CFTC Staff Issues Guidance to Clearinghouses on Recovery Plans and Wind-Down Plans
The U.S. Commodity Futures Trading Commission’s (CFTC) Division of Clearing and Risk (DCR) today issued guidance to clearinghouses to further the development of Recovery Plans and Wind-down Plans. For clearinghouses, or Derivatives Clearing Organizations (DCOs), the development of these plans is a critical element of risk management and contingency planning to address the extreme circumstances that could threaten DCOs’ viability and financial strength, and is required by CFTC regulations.

Former SocGen CFO appointed head of OTC clearing at HKEx; Jacky Mak appointed to head up HKEx OTC clearing subsidiary.
By Hayley McDowell – The Trade
Jacky Mak – a former chief financial officer of Soc Gen in Hong Kong and Taiwan – has been appointed head of OTC clearing at the Hong Kong Stock Exchange (HKEx).

FTSE Russell continues support of ISOCO values; FTSE Russell’s annual compliance statement endorses IOSCO benchmark principles, and announces integration of FTSE MTS indices.
By Hayley McDowell – The Trade
The FTSE Russell, a global index provider, has confirmed its continuing support for regulatory principles outlined by the International Organization of Securities Commissions (IOSCO).

Derivatives on the iShares EURO STOXX 50® UCITS ETF (Dist): Change of product group
Effective 25 July 2016, futures and options on iShares EURO STOXX 50 UCITS ETF (Dist) with ISIN IE0008471009 (Product codes: EUNF and EUN2 respectively) will have a new product assignment group to reflect the new international settlement structure of the underlying ETF shares.


Donald Trump and the shifting symbolism of austerity
Gillian Tett – Financial Times
At the Republican party’s 2012 convention in Tampa, Florida, a gigantic “debt clock” hung over the stage showing how America’s national debt was swelling in real time. It was intended to remind delegates of the need for tough fiscal measures. At the 2016 convention in Cleveland, Ohio, this week some speakers — such as Mike Pence, the vice-presidential nominee — have deplored the size of US debt. But the comments have been brief, almost ritualistic, and there has been almost no call for an austerity plan.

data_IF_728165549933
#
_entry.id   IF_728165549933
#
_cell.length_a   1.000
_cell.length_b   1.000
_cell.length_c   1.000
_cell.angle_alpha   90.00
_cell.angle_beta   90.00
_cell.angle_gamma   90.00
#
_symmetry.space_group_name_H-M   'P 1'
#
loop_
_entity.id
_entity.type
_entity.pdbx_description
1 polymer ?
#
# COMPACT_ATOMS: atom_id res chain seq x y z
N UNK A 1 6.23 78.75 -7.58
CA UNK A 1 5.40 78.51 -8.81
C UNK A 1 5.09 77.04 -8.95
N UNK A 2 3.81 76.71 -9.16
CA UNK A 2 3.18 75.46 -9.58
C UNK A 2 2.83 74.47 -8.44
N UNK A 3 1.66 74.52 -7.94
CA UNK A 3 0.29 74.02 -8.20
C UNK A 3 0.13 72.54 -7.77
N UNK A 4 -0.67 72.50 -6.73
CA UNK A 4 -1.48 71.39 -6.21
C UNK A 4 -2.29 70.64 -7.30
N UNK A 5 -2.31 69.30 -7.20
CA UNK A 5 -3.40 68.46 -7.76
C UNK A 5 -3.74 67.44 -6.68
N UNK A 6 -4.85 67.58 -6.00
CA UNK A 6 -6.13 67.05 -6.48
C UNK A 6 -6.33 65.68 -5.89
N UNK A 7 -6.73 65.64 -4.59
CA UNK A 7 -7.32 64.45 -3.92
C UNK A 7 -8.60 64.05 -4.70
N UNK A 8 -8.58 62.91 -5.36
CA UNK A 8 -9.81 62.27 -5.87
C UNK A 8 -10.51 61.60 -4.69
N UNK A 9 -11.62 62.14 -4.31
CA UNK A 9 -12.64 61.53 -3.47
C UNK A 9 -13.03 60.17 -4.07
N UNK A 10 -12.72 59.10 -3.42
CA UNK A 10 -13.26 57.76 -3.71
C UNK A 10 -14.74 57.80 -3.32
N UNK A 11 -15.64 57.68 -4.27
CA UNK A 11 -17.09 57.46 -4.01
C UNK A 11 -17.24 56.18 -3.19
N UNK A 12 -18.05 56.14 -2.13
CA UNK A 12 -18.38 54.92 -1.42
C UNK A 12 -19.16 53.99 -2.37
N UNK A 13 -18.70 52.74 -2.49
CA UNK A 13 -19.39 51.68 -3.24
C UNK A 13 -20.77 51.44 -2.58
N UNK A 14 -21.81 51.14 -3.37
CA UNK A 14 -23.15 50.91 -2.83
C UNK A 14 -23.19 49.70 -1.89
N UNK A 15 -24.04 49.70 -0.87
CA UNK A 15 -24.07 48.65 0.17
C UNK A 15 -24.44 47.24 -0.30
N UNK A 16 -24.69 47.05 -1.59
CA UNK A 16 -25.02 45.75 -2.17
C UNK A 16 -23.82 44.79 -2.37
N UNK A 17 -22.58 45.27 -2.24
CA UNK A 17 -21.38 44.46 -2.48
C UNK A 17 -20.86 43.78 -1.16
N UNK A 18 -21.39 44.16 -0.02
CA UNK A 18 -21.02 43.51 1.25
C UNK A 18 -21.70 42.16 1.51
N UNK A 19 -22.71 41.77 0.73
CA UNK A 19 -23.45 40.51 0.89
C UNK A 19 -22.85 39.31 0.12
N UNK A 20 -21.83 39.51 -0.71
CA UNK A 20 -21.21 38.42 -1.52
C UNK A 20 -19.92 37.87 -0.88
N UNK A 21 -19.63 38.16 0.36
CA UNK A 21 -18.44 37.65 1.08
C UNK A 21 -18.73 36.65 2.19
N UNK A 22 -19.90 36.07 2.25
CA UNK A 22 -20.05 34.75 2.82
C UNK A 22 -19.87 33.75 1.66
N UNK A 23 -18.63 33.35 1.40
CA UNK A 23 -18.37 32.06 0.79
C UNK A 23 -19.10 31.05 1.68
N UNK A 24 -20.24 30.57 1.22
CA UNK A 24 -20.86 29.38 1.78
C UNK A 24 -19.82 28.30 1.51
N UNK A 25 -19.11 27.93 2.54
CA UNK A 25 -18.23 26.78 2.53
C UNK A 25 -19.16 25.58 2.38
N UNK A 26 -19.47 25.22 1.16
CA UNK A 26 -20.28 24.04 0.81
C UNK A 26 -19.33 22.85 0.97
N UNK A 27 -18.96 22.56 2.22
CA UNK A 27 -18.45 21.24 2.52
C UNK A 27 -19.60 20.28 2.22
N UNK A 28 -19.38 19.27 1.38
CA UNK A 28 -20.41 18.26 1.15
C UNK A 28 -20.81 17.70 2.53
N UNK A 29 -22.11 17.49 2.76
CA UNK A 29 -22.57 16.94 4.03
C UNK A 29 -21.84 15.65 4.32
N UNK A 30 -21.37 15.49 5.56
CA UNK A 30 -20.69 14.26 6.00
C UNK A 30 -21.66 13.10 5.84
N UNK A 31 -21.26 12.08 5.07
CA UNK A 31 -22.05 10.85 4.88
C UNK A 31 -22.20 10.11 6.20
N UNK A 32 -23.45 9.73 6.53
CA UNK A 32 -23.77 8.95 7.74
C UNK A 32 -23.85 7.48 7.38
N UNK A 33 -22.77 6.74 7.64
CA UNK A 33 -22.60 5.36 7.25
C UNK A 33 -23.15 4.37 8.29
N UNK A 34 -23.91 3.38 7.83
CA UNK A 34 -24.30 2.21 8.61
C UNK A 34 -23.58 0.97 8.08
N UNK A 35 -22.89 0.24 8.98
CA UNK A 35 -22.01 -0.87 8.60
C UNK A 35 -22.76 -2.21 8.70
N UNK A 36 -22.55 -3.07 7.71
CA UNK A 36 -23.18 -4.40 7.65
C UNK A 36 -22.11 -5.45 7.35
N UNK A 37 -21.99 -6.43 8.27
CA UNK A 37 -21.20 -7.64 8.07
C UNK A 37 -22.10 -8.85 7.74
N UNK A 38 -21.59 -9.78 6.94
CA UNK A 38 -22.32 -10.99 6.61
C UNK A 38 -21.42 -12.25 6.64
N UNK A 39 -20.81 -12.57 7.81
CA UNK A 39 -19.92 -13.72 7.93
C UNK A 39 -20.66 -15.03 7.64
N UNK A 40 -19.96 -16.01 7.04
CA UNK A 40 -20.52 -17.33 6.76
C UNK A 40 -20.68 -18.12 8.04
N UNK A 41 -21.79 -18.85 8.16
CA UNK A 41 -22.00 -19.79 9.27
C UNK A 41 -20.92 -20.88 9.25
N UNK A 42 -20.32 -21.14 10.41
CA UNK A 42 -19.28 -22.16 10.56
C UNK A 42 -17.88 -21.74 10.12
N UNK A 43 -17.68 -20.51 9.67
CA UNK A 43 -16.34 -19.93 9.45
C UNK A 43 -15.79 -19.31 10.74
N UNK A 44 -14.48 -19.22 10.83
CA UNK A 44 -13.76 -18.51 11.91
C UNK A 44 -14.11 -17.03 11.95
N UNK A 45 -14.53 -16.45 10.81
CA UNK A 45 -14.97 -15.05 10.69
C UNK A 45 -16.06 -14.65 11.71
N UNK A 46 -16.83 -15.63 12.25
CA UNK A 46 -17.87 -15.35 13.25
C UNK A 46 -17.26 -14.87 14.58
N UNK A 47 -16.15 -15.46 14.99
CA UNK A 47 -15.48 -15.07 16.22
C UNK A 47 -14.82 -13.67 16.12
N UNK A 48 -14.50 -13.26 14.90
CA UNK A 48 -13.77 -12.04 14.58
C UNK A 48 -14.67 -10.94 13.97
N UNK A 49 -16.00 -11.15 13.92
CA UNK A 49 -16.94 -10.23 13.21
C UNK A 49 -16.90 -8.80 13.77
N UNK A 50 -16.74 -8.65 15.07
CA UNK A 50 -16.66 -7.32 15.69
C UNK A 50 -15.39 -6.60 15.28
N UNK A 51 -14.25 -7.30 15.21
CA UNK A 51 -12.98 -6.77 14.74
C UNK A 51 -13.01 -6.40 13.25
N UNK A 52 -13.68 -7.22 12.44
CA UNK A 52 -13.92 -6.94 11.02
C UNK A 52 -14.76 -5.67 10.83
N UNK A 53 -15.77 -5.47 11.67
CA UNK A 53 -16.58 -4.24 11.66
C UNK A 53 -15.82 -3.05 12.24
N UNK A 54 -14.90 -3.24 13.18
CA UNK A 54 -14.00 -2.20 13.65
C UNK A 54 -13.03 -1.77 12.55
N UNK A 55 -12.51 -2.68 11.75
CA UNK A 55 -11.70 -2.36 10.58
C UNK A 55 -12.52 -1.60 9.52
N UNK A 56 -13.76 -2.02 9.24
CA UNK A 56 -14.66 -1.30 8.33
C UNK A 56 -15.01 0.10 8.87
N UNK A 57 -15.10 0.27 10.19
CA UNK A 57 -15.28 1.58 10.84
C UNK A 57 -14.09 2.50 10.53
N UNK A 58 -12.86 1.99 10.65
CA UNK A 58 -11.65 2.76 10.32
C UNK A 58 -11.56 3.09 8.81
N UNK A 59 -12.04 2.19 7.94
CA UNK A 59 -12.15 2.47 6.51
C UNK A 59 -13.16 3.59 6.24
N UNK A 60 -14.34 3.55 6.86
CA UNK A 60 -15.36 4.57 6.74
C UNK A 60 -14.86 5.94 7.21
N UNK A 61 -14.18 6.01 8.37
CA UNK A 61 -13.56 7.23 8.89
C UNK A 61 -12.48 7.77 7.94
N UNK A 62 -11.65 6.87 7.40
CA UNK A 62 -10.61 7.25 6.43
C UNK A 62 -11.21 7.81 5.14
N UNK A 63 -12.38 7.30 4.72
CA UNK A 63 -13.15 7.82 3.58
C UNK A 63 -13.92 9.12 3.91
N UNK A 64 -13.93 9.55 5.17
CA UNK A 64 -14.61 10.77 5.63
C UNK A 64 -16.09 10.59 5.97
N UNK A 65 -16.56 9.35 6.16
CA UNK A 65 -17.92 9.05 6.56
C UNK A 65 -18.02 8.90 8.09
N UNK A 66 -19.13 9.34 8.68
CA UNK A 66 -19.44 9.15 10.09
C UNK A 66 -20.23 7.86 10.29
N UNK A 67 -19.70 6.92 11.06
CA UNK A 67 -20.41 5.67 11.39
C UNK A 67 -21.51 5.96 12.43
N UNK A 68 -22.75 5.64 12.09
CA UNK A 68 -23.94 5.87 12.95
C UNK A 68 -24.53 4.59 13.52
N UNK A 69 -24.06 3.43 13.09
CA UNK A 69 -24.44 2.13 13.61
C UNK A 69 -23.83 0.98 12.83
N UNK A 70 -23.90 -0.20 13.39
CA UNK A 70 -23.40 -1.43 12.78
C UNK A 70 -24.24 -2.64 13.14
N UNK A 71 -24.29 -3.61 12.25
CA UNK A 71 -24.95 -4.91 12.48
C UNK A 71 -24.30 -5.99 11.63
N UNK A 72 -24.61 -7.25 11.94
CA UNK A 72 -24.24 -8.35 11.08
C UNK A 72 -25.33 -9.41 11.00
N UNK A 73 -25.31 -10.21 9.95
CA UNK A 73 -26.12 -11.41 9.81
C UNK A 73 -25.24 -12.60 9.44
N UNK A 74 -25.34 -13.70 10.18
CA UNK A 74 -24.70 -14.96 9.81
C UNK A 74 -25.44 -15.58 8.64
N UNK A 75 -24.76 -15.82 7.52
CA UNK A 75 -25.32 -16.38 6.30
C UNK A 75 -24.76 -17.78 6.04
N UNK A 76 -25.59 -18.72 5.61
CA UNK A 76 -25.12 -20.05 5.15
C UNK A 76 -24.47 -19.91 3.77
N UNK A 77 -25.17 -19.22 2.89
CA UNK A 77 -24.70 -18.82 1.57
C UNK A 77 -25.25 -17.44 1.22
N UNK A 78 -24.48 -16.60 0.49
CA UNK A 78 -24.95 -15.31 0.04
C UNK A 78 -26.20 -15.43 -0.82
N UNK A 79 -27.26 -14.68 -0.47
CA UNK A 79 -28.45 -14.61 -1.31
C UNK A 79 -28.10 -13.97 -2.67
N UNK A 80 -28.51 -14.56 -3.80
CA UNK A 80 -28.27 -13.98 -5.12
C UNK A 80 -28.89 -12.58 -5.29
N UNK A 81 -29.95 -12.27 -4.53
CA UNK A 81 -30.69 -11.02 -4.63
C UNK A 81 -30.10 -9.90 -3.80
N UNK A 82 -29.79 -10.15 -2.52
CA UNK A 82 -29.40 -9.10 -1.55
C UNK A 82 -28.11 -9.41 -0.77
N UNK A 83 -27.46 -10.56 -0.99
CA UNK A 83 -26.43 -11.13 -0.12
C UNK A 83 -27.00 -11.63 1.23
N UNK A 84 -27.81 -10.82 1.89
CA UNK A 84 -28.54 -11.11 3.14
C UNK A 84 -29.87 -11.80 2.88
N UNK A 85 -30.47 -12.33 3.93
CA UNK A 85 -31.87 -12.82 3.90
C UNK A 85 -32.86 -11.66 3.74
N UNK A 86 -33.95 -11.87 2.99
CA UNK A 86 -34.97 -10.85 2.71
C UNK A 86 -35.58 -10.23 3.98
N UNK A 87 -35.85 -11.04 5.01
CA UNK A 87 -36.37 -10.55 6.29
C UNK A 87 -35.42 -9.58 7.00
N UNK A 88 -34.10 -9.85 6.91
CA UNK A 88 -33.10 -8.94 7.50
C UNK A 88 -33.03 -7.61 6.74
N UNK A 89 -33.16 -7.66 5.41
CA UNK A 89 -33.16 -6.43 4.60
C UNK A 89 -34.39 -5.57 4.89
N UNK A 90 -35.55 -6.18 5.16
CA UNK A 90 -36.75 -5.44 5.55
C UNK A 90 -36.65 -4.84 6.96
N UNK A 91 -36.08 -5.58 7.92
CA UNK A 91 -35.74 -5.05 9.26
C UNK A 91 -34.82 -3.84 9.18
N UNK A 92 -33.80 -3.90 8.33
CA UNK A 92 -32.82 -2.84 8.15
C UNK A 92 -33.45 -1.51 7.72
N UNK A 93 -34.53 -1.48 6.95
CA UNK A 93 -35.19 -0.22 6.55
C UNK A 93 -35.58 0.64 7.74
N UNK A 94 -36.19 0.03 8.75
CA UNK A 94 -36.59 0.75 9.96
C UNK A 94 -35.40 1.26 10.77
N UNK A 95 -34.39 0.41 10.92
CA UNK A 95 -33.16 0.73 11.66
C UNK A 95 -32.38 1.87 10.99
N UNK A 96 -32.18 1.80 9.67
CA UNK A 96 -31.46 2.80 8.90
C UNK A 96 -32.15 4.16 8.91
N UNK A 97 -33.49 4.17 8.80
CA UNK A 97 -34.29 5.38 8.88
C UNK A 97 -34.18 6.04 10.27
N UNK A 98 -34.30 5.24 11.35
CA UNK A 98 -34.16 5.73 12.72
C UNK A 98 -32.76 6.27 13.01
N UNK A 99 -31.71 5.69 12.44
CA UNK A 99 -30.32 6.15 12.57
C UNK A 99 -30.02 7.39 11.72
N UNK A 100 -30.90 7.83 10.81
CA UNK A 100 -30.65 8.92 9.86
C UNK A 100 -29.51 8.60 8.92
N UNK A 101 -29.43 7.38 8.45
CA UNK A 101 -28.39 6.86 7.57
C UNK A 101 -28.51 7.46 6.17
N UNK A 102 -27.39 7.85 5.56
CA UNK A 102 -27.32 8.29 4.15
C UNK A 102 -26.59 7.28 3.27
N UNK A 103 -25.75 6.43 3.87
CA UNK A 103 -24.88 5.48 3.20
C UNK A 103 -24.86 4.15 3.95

Trump leaves some on Wall Street wary and confused
Rodrigo Campos – Reuters
Donald Trump has said a lot of things that, were he a sitting U.S. president instead of a candidate for the job, could be expected to roil financial markets. If investors were taking the Republican presidential nominee at his word, they would be selling shares of Apple Inc (AAPL.O), Mondelez International Inc (MDLZ.O) and Ford Motor Co (F.N), and cashing out of Mexican equities – all targets of Trump threats of boycotts, barrier walls or import taxes. Investors betting on a Trump presidency would be buying shares of U.S. companies that dealt exclusively with domestic customers and suppliers.

Trump’s America Grows More Ominous Over 13-Month Run; There were several notable differences between Trump’s acceptance speech Thursday and the one that launched his campaign.
Michael C. Bender – Bloomberg
Donald Trump completed his hostile takeover of the Republican Party on Thursday with one of the most ominous speeches of his campaign, showing his already dystopian view of America has darkened considerably since he first announced his presidential campaign.

Investing and Trading

Corporate earnings: Of populism and profits
The Economist
If you look at the headlines, geopolitical risk is at record highs, with populism and strife in Europe, a coup attempt in Turkey, a tense election in America, the threat of terrorism, and tensions in the South China Sea. Peer at a stock-price screen, however, and everything seems fine. This month the S&P 500 index of big American firms roared to a new high. Benjamin Graham, a famous investor, described America’s stockmarket as a manic depressive. But now it appears to be one of the planet’s last, incorrigible optimists. Investors are convinced that the outlook for corporate profits has improved. For the past four quarters, earnings-per-share for the S&P 500 have been falling by about 12% compared with the prior year (see chart)

Why the end of austerity would be an earthquake for markets; Any unified fiscal stimulus in developed economies has the potential to change investors’ mindsets
by: Michael Mackenzie – FT
Shock proof. The resilience of markets is standing out as a defining feature, with setbacks shortlived and ultimately providing investors with a buying opportunity.

Draghi’s Sopping Up Whatever Liquidity Was in European Credit
Katie Linsell – Bloomberg
Bond trading costs rise to highest in more than three years; More stimulus possible if Brexit undermines European growth
Mario Draghi’s buying spree in Europe’s corporate bond market may be making it cheaper for borrowers. But for the people who trade the debt it’s becoming a lot more expensive.

The Search for the Elusive Natural Interest Rate; The concept guides central bankers like Janet Yellen, but the rate can’t be directly observed.